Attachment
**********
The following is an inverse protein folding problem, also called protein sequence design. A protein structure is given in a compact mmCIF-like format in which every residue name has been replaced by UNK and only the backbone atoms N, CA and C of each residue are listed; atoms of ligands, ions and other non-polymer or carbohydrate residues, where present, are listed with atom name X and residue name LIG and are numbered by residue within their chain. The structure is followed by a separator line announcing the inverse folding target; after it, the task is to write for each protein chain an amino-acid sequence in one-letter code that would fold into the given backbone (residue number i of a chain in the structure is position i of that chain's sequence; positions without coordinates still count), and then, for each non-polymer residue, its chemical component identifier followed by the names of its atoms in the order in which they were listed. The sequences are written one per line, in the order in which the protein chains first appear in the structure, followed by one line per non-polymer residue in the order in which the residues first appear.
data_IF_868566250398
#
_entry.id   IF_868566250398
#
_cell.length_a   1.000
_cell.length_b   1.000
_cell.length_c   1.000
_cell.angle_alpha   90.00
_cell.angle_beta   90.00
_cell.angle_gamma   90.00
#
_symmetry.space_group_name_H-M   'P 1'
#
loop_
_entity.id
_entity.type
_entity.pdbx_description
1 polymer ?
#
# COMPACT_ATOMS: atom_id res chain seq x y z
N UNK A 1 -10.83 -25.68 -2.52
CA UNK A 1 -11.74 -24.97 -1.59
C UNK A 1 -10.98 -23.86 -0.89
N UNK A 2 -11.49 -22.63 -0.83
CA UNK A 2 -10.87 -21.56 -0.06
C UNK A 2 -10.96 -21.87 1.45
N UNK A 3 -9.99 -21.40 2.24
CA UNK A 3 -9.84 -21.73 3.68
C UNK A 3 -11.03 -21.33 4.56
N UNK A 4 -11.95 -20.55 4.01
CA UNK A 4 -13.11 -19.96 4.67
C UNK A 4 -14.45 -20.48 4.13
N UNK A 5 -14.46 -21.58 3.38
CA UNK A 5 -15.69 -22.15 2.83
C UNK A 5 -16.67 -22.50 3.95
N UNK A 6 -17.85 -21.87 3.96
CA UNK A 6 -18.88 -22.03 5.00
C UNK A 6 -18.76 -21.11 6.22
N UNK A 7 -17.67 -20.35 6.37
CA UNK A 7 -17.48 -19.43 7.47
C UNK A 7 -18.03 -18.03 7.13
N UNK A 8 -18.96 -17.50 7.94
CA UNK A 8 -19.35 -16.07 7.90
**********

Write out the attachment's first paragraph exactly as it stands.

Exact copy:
The following is an inverse protein folding problem, also called protein sequence design. A protein structure is given in a compact mmCIF-like format in which every residue name has been replaced by UNK and only the backbone atoms N, CA and C of each residue are listed; atoms of ligands, ions and other non-polymer or carbohydrate residues, where present, are listed with atom name X and residue name LIG and are numbered by residue within their chain. The structure is followed by a separator line announcing the inverse folding target; after it, the task is to write for each protein chain an amino-acid sequence in one-letter code that would fold into the given backbone (residue number i of a chain in the structure is position i of that chain's sequence; positions without coordinates still count), and then, for each non-polymer residue, its chemical component identifier followed by the names of its atoms in the order in which they were listed. The sequences are written one per line, in the order in which the protein chains first appear in the structure, followed by one line per non-polymer residue in the order in which the residues first appear.